Using the incorrect cuff size when taking blood pressure measurements can lead to significant over and under-estimations, according to the findings of a randomised trial by US researchers.
Although clinical practice guidelines recommend the selection of an appropriately sized cuff based on mid-arm circumference before taking a blood pressure (BP) reading, the extent to which miscuffing affects readings was previously uncertain.
Now, in a study published in the journal JAMA Internal Medicine, researchers from Johns Hopkins University School of Medicine in Baltimore, Maryland, revealed that miscuffing results in ‘strikingly inaccurate‘ BP measurements.
In the randomised crossover trial of community-dwelling adults with a wide range of mid-arm circumferences, the researchers determined the effect of using a regular BP cuff versus an appropriately sized BP cuff on automated BP readings. Participants underwent four sets of triplicate BP measurements, with the initial three sets using an appropriate, too-small or too-large BP cuff in random order. In the fourth and final set of triplicate measurements, an appropriate BP cuff was used.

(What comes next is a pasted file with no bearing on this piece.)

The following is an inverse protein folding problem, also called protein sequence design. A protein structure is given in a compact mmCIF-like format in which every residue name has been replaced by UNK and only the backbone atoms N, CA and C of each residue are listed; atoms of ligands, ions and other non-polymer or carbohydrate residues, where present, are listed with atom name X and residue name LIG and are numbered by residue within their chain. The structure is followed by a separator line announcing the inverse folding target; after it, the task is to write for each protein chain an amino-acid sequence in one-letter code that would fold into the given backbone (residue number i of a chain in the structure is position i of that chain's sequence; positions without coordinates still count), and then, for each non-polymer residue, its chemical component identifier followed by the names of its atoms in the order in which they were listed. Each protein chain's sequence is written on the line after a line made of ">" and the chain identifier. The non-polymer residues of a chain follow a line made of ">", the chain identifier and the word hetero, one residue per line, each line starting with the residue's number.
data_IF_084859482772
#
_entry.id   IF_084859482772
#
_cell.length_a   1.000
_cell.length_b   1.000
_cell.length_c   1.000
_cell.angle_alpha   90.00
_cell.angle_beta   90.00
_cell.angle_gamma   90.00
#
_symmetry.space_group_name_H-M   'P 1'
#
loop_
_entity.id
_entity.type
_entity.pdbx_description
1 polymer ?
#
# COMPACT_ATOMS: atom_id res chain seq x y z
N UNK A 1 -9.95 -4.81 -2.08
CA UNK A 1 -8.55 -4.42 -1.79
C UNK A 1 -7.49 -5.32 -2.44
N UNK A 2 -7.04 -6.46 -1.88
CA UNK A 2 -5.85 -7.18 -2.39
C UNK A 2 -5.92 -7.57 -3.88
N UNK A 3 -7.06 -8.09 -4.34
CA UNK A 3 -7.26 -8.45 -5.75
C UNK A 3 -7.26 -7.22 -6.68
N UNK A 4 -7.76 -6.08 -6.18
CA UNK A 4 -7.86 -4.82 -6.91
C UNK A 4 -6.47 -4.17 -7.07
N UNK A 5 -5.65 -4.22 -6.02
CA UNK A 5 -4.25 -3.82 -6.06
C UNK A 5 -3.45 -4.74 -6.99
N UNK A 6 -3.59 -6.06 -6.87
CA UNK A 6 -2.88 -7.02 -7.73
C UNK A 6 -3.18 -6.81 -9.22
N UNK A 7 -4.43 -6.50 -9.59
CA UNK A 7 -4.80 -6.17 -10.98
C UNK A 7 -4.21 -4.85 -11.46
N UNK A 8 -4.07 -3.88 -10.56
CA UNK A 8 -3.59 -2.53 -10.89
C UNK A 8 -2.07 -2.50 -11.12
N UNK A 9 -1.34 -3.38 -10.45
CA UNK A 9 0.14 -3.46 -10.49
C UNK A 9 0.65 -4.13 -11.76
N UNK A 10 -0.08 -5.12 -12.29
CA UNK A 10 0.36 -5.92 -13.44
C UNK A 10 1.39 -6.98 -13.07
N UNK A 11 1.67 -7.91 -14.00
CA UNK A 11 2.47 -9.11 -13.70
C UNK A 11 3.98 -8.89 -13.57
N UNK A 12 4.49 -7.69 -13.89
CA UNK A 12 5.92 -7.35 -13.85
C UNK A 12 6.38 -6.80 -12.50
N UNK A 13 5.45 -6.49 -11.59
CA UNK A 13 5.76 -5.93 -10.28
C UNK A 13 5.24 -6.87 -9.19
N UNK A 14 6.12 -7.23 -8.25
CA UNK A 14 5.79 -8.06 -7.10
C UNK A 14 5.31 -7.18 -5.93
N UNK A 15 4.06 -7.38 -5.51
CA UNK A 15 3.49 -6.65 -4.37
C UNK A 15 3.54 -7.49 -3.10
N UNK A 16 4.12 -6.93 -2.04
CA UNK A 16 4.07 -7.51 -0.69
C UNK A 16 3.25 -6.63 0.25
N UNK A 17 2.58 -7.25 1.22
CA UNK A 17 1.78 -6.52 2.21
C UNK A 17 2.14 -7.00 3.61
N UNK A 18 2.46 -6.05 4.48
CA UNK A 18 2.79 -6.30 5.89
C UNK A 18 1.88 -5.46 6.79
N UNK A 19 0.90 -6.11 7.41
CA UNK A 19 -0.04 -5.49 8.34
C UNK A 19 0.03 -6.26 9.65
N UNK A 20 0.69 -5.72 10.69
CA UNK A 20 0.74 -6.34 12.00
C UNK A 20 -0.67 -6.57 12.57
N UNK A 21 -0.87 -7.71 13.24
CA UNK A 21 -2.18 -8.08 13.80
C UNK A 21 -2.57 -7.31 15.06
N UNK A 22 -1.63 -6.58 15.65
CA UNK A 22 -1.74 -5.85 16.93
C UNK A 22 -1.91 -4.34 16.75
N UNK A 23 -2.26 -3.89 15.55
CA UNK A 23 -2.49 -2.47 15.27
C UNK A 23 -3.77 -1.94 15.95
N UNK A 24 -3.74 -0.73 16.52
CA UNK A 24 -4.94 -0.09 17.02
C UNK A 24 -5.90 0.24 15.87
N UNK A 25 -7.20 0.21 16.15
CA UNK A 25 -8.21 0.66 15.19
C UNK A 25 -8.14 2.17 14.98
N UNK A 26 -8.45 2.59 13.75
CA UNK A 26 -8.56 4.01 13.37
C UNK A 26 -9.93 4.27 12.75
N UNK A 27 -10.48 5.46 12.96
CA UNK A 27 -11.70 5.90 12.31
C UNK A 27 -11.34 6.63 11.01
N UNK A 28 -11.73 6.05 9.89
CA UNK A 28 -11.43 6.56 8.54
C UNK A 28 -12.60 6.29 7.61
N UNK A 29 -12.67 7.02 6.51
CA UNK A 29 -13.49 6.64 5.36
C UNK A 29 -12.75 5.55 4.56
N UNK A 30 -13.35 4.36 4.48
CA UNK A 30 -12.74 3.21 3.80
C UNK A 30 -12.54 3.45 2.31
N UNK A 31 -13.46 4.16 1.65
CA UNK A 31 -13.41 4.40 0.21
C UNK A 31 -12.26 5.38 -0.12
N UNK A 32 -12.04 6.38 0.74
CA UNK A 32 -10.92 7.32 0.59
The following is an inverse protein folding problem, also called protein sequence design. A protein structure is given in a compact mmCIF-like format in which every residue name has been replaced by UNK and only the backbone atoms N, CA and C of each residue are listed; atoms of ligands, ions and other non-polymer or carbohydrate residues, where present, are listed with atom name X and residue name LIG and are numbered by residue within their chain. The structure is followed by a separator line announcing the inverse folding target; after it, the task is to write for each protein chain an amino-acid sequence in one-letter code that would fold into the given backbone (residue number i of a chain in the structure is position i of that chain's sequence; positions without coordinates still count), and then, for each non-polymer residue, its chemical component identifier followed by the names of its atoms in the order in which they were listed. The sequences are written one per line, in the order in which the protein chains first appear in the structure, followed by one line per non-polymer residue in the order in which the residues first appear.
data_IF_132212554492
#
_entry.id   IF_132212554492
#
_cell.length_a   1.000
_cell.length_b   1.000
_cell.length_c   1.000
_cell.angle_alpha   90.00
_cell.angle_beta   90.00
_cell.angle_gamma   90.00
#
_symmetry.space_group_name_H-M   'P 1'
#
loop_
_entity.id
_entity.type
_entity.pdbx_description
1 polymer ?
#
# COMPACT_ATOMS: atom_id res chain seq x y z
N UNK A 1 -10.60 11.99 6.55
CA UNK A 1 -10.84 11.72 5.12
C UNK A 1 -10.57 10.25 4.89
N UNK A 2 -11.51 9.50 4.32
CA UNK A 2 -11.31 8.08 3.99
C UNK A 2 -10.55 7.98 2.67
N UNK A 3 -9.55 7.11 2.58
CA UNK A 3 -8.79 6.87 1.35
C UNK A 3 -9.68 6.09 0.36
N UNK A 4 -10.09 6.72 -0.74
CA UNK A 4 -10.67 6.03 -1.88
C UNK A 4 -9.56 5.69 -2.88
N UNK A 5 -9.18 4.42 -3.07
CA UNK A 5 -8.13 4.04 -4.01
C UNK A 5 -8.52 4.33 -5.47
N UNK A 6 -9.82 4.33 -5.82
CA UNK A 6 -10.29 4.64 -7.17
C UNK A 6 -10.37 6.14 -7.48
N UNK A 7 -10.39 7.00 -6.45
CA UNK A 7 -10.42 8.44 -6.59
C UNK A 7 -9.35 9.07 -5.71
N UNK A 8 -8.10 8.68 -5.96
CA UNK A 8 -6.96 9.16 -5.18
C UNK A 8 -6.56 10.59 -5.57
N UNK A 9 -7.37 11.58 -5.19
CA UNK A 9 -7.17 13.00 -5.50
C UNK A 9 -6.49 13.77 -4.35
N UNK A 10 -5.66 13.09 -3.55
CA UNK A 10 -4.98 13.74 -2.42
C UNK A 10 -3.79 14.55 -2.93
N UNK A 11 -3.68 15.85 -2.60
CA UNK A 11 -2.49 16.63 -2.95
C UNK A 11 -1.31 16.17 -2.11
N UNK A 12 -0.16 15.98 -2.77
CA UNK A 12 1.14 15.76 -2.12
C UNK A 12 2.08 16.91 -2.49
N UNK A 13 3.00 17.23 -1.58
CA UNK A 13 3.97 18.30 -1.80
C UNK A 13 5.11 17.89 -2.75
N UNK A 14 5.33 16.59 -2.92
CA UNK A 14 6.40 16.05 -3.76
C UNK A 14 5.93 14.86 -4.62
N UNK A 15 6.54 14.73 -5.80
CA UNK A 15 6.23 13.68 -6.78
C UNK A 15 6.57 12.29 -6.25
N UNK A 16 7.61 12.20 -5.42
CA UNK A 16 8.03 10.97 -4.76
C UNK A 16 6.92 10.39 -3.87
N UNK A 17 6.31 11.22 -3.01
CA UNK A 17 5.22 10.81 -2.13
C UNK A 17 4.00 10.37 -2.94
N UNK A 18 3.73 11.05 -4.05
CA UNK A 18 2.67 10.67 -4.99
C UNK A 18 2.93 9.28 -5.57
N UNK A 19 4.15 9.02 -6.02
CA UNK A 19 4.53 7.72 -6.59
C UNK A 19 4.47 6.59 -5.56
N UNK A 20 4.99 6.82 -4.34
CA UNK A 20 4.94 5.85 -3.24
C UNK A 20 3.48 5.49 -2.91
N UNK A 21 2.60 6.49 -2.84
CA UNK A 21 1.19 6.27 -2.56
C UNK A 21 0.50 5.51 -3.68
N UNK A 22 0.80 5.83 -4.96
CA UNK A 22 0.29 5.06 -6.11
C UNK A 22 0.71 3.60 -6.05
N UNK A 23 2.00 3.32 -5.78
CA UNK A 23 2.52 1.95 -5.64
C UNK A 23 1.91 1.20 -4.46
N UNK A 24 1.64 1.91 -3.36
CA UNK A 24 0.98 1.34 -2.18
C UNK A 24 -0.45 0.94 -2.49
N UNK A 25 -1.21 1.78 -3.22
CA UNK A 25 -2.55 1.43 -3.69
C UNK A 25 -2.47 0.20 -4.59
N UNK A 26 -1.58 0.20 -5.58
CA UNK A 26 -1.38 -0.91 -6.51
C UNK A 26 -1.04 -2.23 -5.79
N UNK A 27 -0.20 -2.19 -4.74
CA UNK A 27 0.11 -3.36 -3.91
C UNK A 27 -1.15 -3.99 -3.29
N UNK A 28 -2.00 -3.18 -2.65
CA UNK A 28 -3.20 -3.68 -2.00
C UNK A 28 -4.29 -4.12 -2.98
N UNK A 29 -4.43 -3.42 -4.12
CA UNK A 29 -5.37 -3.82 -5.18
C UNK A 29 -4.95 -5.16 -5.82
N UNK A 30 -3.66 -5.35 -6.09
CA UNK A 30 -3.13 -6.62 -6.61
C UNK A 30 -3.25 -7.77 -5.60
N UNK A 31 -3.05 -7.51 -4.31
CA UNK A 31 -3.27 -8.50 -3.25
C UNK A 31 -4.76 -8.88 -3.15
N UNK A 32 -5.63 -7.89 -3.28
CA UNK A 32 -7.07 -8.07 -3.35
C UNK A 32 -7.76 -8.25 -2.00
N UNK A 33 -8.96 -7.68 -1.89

The team set the primary outcome as the difference in mean blood pressure when measured with a regular BP cuff compared with an appropriate BP cuff. The secondary outcome was the difference in BP when using too-small or too-large BP cuffs versus an appropriate BP cuff across all cuff sizes.
Miscuffing and blood pressure readings
A total of 195 adults with hypertension were included in the study.
Among those requiring a small BP cuff, the use of a regular BP cuff led to a statistically significant lower BP reading (mean systolic BP difference, MSBPD = -3.6 mmHg).
However, for those who required a large cuff, use of a regular BP cuff resulted in a statistically significant higher BP reading (MSBPD = 4.8 mmHg). Similarly, where an extra-large cuff was required, there was an even higher discrepancy (MSBPD = 19.5 mmHg).
For the secondary outcome, BP differences with over-cuffing and under-cuffing by one and two cuff sizes were greater among those requiring larger BP cuffs. The results were consistent in stratified analyses by systolic BP and body mass index.
The researchers noted that it was particularly concerning for settings where one regular BP cuff size is routinely used in all individuals, regardless of arm size, and called for a renewed emphasis on individualised BP cuff selection.